Dr. Clara Ludlow: from Music to Mosquitoes

Trenton Streck-Havill, NMHM Assistant Archivist | August 1, 2019 |
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From left to right: "Mosquito; Dendromyia Scintillans, Ludlow, female, Heizmannia Scintillans, Ludlow." "Mosquito; Anopheles Formosus, Ludlow, female." "Mosquito; Taeniorhynchus Linealopennis, Ludlow, female." Illustrated by C.S. Ludlow, 1914. (Reeve 032574, Reeve 032583, Reeve 032585)

Dr. Clara Southmayd Ludlow may not be well known to the general public, but she was, and still is, a major personality in the field of entomology. Her work on mosquito taxonomy and mosquito-borne diseases produced 49 scientific papers and publications where she identified 72 mosquito species and discovered six genera of mosquito. She was the first woman to be elected an active member of the American Society of Tropical Medicine. Ludlow was also a fellow of the American Association for the Advancement of Science and member of the Washington Biological Club, Cambridge Entomological Club, the Women's Alliance, the Army Relief, and the Woman's Army and Navy League. Additionally, she was a suffragette at the Women's Suffrage Procession in 1913.

Dr. Clara S. Ludlow sitting

"Dr. Clara S. Ludlow, ca. 1905-1924" (credit to the United States Library of Congress, Prints and Photographs division, digital ID hec.18666)

Ludlow was renowned for her fiery personality and professional rivalry with fellow entomologist, Harrison Gray Dyer. Constantly trading biting scholarly notes back and forth in publications, nevertheless, in the final years of her life, they became true colleagues, working on taxonomy together. The year after her death, Dyer named two species of mosquitoes in her honor: Uranotaenia clara (Dyer and Shannan 1925) and Uranotaenia ludlowae (Dyer and Shannon 1925). These are two of six commemorations of her work in the field.

Popea Lutea Mosquito

"Mosquito; Popea Lutea Ludlow, male." Illustrated by C.S. Ludlow, 1914 (Reeve 32567)

Before Ludlow ever expressed an interest in entomology, she was a student of music. Born just before the start of the Civil War, her father, Dr. Jacob Rapalje Ludlow was a surgeon to the 1st Regiment, Pennsylvania Volunteers.

She attended private academies, including the Conservatory of Music in Oberlain, Ohio, and in 1877, she was enrolled at the New England Conservatory of Music in Boston, Massachusetts. She graduated in 1879 and pursued teaching at the Monticello Female Seminary near Alton, Illinois. Much of her life in music is unknown, but she continued to teach and do work as an occasional concert pianist.

Clara S. Ludlow at work in her room

"Clara S. Ludlow at work in her room, ca. 1905-1911" (credit to University Archives, The Gelman Library, The George Washington University, Kayser Photographic Collection, PA-132)

It was not until 1897 that she began to turn away from music and to her passion in science when she enrolled at the all-male Agricultural and Mechanical College of Mississippi (now Mississippi State University). She graduated in 1900 with a Bachelor of Science in Agriculture, and in 1901 received her Master of Science in Botany, again by Mississippi A&M. Shortly thereafter, she visited her brother Henry in Manila, Philippines. An artillery officer with the Army, Henry contracted an illness that led Clara, purposefully or incidentally, to a life in military medicine. She escorted her brother home for treatment and began full studies into mosquitoes and mosquito-borne illnesses.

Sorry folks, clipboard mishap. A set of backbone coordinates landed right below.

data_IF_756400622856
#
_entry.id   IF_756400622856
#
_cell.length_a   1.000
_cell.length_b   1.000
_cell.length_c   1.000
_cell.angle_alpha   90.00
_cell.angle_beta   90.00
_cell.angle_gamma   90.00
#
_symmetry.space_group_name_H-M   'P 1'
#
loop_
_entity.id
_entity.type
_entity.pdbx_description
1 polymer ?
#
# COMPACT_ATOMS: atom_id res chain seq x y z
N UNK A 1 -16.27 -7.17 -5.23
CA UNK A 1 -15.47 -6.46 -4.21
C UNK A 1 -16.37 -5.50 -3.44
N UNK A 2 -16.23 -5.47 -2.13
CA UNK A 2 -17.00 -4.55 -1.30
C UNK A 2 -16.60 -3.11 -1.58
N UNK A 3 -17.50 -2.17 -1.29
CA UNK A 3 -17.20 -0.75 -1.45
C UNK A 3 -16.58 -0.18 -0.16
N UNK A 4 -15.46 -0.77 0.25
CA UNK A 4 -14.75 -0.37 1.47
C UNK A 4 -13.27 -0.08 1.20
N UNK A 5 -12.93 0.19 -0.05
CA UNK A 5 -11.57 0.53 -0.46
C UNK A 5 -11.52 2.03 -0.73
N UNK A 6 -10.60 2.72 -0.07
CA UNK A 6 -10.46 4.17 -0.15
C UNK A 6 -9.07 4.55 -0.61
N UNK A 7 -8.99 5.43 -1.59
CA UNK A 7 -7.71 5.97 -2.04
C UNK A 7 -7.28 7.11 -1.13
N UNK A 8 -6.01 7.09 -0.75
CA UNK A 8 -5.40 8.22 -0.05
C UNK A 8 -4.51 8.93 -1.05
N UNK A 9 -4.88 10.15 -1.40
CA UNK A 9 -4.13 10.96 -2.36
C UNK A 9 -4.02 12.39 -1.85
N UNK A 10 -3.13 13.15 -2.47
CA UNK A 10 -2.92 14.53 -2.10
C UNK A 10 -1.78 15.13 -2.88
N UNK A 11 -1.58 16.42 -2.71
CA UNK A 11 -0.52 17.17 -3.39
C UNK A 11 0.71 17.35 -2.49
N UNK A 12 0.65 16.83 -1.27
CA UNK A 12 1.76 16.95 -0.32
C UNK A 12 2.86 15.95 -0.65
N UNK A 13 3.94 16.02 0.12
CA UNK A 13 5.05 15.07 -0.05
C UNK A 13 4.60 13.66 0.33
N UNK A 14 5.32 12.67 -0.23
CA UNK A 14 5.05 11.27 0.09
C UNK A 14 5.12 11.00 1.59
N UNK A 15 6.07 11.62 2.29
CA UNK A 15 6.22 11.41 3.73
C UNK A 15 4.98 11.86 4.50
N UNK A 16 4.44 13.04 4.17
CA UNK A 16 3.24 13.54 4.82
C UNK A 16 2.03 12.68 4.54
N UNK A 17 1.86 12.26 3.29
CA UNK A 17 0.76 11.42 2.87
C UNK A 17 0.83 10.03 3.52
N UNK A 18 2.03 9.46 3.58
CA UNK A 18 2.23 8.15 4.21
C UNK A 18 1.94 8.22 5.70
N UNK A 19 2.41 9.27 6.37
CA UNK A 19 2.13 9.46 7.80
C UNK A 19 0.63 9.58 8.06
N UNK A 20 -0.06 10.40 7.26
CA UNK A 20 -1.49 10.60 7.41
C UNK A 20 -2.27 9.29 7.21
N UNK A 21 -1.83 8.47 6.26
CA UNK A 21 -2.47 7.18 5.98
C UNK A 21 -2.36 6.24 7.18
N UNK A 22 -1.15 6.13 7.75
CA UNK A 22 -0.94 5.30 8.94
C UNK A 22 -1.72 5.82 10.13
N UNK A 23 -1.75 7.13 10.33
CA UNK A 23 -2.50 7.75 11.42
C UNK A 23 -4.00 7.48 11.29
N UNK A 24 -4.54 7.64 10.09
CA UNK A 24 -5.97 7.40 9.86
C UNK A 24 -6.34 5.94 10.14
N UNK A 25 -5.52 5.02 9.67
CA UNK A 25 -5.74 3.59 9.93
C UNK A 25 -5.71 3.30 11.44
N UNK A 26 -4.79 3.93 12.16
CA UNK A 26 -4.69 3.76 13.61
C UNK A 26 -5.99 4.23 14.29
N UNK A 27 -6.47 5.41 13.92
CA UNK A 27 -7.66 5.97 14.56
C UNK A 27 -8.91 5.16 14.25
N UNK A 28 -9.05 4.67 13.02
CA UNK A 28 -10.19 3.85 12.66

In 1903, she was already in communication with the Army Medical Museum, which would go on to become her professional home the following year. She wrote to museum Curator James Carroll about the museum's mosquito collection:

Letter from Clara Southmayd Ludlow

Letter from Clara Southmayd Ludlow to Maj. James Carroll regarding whether he is in charge of the mosquito section of the National Museum and if he desires specimens of Philippine mosquitoes, and if so, request to know the formalities required. (NumCorr07216-01)

In 1904, she was a lecturer at the Army Medical Museum and by 1907, a demonstrator of histology and embryology at The George Washington University.

During her time at The George Washington University, she also earned her Ph.D. with a dissertation entitled "The Mosquitoes of the Philippine Islands: The Distribution of Certain Species and Their Occurrence in Relation to the Incident of Certain Diseases."

Dissertation of Clara S. Ludlow

"Dissertation of Clara S. Ludlow; 'The Mosquitos of the Philippine Islands: The Distribution of Certain Species, and Their Occurrence in Relation to the Incidence of Certain Disease,' 908" (NMHM, OHA 39 Museum Records: Biographical Files – Clara Ludlow)

For almost two decades, Dr. Ludlow wrote extensively on mosquitoes and their associated diseases. The museum's chief entomologist from 1920 until her death, Ludlow was one of the most prolific writers of her time and among the only women in the field of entomology. Today she leaves a legacy at both the National Museum of Health and Medicine and in the field of entomology with her pioneering work in mosquito research.

We honor Ludlow and her contributions in entomology to military medicine as we participate in the Military Health System's annual Bug Week. The 2019 campaign from July 27 to August 2 aims to inform audiences on the role of bugs in health and medicine and to raise awareness and increase prevention of bug-borne illnesses.

Photo Gallery:
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Curatorial Records, Ludlow Entomology Records (OHA 17)

Relevant Links:

"The Mosquitos of the Philippine Islands: The Distribution of Certain Species, and Their Occurance in Relation to the Incidence of Certain Disease" by Clara S. Ludlow

Walter Reed Biosystematics Unit: Systematic Catalog of Culicidae

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